Being in the bullpen for the Pirates in 1954 at Ebbets Field was similar to having a rifleman’s MOS in the infantry. You knew you were going to get into the battle, but you weren’t sure when. The fans at field level were so close they could reach out and touch you. The wonderful intimacy was great for the Dodgers and their fans, but hell for the visiting team players, since the bullpen was located in foul territory down the left field line.
The Dodgers’ roster that opening day in 1954 was loaded with established veteran players. Junior Gilliam, Pee Wee Reese, Duke Snider, Jackie Robinson, Roy Campanella, Gil Hodges, Carl Furillo, and Billy Cox. They didn’t waste any time unloading on Pirates’ veteran starter Max Surkont. They got to him for eight hits in four innings, including home runs by Gilliam, Robinson, and Campanella for a 7-1 lead.
The bullpen phone rang in the fifth inning and Cal Hogue, a rookie right-hander with an outstanding curve ball, got the call. Cal pitched well, allowing only one hit in three innings before leaving for a pinch hitter in the top of the eighth. When the Pirates played in Ebbets Field, the eighth inning was usually the Dodgers last inning at bat. This game was to be no exception.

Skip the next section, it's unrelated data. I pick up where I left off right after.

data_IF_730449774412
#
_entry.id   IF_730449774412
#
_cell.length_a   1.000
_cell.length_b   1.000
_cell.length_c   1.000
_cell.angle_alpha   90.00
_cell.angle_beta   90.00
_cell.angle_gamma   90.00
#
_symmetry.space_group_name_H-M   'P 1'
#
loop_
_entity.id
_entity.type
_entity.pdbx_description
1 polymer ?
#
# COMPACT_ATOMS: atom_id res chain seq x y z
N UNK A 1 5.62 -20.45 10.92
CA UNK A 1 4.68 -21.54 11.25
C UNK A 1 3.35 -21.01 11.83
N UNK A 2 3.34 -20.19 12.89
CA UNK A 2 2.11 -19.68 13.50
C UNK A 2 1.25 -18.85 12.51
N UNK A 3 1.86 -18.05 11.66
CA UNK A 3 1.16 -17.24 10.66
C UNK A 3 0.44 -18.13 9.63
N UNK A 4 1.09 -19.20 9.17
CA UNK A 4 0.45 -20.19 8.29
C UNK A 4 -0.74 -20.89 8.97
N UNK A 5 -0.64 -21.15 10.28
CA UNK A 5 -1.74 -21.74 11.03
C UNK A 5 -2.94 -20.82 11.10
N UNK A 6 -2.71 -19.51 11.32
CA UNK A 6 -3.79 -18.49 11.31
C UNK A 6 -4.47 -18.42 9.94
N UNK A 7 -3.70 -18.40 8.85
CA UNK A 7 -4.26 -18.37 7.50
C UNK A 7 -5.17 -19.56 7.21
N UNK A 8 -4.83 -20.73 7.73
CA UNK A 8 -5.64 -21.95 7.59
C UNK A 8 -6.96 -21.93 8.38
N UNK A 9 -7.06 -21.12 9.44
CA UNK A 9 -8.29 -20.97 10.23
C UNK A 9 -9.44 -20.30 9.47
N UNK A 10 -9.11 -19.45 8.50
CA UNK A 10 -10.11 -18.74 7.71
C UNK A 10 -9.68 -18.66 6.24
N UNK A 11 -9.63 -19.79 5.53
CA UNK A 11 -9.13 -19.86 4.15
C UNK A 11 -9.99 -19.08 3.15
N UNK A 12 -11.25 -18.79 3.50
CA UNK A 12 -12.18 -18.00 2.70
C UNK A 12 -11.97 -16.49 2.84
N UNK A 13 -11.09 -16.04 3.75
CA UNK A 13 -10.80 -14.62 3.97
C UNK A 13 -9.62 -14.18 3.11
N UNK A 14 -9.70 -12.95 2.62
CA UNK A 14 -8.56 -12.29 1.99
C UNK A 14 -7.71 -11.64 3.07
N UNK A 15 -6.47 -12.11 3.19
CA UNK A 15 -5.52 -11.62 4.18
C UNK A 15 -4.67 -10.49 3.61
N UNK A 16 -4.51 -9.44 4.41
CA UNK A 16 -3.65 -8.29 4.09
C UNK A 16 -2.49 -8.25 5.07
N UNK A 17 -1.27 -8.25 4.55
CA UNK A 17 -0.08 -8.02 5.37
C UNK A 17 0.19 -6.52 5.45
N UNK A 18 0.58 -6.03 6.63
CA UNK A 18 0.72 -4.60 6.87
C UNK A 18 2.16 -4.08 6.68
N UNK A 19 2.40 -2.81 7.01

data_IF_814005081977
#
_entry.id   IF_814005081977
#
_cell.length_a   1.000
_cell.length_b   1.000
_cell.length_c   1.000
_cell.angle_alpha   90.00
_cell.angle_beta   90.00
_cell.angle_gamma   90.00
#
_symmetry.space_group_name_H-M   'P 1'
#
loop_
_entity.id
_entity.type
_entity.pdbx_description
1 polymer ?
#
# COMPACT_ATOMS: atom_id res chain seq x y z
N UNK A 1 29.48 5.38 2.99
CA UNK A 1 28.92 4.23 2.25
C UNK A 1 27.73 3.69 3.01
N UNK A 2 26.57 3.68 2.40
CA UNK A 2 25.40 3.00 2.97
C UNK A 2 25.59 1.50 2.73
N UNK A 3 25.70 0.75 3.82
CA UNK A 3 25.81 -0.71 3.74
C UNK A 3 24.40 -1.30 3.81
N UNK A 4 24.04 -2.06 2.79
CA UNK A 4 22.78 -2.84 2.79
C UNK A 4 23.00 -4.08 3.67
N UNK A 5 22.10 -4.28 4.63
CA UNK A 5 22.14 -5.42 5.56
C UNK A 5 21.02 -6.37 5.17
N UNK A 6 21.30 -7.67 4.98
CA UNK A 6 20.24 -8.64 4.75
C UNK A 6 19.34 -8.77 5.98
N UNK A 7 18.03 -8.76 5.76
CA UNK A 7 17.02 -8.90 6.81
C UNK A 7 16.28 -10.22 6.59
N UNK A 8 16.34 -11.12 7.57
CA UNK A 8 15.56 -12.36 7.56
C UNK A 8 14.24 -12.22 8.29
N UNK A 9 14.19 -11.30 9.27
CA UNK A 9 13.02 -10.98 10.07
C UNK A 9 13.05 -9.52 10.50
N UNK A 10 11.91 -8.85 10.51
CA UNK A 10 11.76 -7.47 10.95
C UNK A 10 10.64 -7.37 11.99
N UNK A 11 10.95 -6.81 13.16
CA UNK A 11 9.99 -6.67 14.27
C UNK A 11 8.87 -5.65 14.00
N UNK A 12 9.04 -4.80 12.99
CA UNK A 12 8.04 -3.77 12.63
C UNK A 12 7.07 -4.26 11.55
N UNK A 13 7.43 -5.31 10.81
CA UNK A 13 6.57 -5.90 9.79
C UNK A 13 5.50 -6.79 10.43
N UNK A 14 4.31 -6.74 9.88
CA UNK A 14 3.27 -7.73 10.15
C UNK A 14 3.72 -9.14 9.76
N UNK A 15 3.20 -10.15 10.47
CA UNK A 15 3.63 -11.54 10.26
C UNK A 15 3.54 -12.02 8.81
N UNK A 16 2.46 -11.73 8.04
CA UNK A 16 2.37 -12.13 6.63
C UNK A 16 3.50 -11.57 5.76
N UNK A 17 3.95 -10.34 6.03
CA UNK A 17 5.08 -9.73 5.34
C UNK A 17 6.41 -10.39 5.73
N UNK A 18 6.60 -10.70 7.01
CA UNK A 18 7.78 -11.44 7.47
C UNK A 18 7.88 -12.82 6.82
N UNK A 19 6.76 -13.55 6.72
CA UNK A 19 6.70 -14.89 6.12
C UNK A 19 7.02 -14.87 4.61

In the top of the eighth inning, Sam Narron, the Pirates’ bullpen coach, answered the bullpen phone and in what sounded like an executioner’s voice, said, “King, it’s you.” With my major league debut moments away, I took off my jacket and began to experience intense anxiety. I said a silent prayer, “Please God, get me out of here without too much embarrassment.” Additional thoughts began going through my mind– “You can't hide a bad performance in New York, there are so many media covering the game; I have to face at least one hitter before they can take me out…”
I had been praying for this moment for a long time. As I looked at Duke Snider, I remembered the old adage, “Be careful what you pray for, you might just receive it.” Here I was, a right-handed, low-ball pitcher facing one of the best left-handed, low-ball, power hitters in the majors—and in a ballpark with a short porch in right field.
Atwell signaled for a sinker on my first pitch. Somehow I got it near home plate on the outside corner and Snider fouled it for a strike. I was now able to breathe, but I still couldn’t spit. I threw a curve inside for ball one, and then got a curve ball where I wanted it, low and inside off the plate, and Snider fouled it off for strike two.
Atwell signaled for another sinker. As I made the pitch it was like I was seeing it in slow motion—I threw the ball, followed through and for some reason Snider, with two strikes on him, tried to drag a bunt and fouled off the pitch. I suddenly thought, “Damn, he struck out!” If you saw the emotion Johnny Podres displayed in the final game of the 1955 World Series at Ebbets field, you have some idea of how I felt inside. Now I could spit! I got through the inning giving up only one hit and no runs.